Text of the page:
Spagnoli and history


Jerry Spagnoli, The Last Great Dageurrian Survey of the Twentieth Century

Jerry Spagnoli is probably the world expert on the arcane Dageurreotype process. This was the first public form of photography, announced in January 1839. But Spagnoli makes larger and better Dageurreotypes than were possible at that time, an impressive achievement considering considering millions where made all over the world, 90,000 in the colony of NSW alone. Dageurreotypes were small enough to fit into a locket, but Spagnoli’s are huge, his latest series are 11×14 inches.

Dageurreotypes were very popular in the US and the process is closely tied to the nation’s 19th century history so it’s fascinating to see it recording US history in the 21st century. The image above captures the 9/11 destruction of the Twin Towers in 2001. A mid-19th century process aimed at a 21st century event involving inventions that were not even thought of then – the skyscraper, the airplane and terrorism. That is a strange time warp.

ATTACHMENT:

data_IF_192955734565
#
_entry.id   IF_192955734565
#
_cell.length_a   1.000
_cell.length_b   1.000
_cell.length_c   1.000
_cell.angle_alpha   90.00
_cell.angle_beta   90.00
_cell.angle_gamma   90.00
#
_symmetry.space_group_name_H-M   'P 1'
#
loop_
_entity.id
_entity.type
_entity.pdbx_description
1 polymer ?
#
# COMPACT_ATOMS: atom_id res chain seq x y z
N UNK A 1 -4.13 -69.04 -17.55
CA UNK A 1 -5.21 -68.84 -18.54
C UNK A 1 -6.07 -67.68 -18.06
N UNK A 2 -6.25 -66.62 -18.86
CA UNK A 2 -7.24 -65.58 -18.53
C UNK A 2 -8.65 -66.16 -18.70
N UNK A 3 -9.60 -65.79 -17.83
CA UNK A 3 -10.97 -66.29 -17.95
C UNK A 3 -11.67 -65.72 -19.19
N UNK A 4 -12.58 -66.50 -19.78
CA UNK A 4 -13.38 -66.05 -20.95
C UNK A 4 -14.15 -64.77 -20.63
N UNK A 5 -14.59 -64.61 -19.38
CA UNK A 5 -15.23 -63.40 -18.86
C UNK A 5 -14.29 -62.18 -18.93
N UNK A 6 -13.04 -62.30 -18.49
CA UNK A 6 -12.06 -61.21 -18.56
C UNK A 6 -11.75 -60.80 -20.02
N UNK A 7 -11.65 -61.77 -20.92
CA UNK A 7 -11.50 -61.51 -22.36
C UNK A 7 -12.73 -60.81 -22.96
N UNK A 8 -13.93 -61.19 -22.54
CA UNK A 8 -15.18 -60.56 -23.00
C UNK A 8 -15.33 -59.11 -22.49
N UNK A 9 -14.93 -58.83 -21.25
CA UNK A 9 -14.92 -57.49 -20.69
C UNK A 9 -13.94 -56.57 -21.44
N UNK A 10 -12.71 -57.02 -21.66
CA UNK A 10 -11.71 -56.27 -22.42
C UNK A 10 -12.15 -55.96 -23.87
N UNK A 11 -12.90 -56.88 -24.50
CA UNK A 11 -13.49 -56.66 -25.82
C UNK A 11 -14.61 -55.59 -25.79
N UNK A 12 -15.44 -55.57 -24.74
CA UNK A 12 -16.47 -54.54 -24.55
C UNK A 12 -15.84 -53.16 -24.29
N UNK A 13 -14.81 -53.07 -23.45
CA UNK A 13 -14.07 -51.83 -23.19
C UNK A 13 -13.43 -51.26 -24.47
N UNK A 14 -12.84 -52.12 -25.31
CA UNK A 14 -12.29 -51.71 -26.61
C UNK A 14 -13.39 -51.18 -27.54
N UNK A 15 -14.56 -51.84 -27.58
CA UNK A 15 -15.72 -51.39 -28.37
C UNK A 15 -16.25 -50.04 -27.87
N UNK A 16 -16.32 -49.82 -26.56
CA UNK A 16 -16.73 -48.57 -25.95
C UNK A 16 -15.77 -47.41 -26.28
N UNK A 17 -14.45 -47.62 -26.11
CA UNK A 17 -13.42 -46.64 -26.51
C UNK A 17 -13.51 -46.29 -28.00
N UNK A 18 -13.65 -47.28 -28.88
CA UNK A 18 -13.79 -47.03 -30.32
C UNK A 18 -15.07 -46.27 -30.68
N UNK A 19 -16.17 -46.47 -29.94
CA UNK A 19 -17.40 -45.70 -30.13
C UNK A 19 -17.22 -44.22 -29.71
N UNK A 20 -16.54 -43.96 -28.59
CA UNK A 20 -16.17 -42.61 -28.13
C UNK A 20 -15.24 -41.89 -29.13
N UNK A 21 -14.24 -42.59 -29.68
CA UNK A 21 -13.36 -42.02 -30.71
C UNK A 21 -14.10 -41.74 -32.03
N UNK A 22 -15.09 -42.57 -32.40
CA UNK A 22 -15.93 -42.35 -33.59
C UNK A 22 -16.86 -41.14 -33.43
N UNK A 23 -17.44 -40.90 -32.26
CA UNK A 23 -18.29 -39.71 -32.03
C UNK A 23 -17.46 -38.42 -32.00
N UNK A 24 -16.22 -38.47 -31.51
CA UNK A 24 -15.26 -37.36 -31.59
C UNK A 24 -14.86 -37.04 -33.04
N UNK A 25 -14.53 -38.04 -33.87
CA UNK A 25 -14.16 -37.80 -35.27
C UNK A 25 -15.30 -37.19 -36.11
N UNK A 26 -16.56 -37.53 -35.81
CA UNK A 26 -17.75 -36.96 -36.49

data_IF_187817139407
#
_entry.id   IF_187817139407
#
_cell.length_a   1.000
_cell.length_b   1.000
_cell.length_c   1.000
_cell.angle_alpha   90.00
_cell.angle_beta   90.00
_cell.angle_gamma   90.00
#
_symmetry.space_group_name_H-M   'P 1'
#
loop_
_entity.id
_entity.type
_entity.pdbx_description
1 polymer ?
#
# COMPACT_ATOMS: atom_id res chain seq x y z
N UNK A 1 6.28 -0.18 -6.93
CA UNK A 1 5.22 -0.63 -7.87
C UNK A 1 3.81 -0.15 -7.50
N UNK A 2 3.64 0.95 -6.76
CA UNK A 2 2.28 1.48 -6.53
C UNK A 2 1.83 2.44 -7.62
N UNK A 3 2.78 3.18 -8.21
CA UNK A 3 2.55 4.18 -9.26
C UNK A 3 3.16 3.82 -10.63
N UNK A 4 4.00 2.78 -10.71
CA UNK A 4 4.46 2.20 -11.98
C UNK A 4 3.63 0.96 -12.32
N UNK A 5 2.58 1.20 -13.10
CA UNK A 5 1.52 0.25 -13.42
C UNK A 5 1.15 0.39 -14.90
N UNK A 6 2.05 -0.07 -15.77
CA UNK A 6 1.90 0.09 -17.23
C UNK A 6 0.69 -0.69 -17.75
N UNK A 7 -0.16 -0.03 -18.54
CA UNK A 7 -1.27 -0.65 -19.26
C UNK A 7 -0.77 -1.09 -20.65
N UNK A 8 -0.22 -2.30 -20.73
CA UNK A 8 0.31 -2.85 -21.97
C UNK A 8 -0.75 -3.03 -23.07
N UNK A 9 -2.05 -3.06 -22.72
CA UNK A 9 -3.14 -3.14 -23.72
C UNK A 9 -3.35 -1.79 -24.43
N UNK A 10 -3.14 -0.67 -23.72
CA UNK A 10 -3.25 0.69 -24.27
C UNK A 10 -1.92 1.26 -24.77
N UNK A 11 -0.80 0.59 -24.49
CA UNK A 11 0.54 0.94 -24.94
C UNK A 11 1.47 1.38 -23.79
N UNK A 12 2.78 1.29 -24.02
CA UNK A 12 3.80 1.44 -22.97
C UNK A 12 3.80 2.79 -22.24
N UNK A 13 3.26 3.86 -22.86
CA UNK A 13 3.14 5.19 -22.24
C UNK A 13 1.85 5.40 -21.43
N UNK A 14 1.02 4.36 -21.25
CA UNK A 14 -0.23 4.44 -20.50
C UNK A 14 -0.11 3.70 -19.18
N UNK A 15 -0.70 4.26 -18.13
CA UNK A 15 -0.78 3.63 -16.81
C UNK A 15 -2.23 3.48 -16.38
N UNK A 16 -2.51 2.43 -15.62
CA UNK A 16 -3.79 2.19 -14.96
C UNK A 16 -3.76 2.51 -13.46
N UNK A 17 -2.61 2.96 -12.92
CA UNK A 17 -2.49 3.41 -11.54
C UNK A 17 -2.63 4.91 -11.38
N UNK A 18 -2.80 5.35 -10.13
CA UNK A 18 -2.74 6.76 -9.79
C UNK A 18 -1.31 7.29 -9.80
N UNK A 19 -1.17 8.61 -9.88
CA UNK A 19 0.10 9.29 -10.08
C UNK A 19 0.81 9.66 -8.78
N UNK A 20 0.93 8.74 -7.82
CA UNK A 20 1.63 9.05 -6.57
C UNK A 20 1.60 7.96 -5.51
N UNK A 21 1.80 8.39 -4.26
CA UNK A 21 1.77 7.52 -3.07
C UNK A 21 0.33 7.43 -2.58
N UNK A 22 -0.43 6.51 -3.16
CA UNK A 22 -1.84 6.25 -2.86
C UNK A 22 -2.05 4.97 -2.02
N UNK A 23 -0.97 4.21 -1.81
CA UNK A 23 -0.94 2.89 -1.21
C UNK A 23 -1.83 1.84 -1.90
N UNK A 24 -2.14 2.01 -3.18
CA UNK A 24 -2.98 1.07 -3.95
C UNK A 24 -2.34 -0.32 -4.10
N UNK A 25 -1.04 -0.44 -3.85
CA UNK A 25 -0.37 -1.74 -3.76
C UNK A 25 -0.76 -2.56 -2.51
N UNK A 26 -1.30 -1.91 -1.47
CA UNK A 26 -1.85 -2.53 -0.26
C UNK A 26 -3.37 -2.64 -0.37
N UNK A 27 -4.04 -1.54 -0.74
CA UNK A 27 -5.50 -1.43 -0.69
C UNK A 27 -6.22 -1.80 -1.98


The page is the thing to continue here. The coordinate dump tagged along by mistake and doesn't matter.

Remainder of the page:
Jerry Spagnoli


Jerry Spagnoli, from Photomicrographs, 1994-97

These photographs by US photographer Jerry Spagnoli achieve something I’m interested in with my own practice, working at the limit of representation where the original image threatens to disappear and the signal dissolves into noise. They are from a project called Photomicrographs, close ups of the grain in film negatives.

These “photomicrographs” are made from the enlargement in a microscope of a detail isolated on pre-existing photographs which were shot using a 35 mm camera ( You can see more of them at his website here.

They are haunting images of anonymous humans who will one day dissolve away, just as their likeness dissolves in the pictures.


Jerry Spagnoli, from Photomicrographs, 1994-97

Jerry Spagnoli is a U.S. photographer whose work you probably know – he collaborated with Chuck Close on those giant Daguerrotype portraits. He is an expert in that recalcitrant process and you can see him demonstrating it here on you-tube.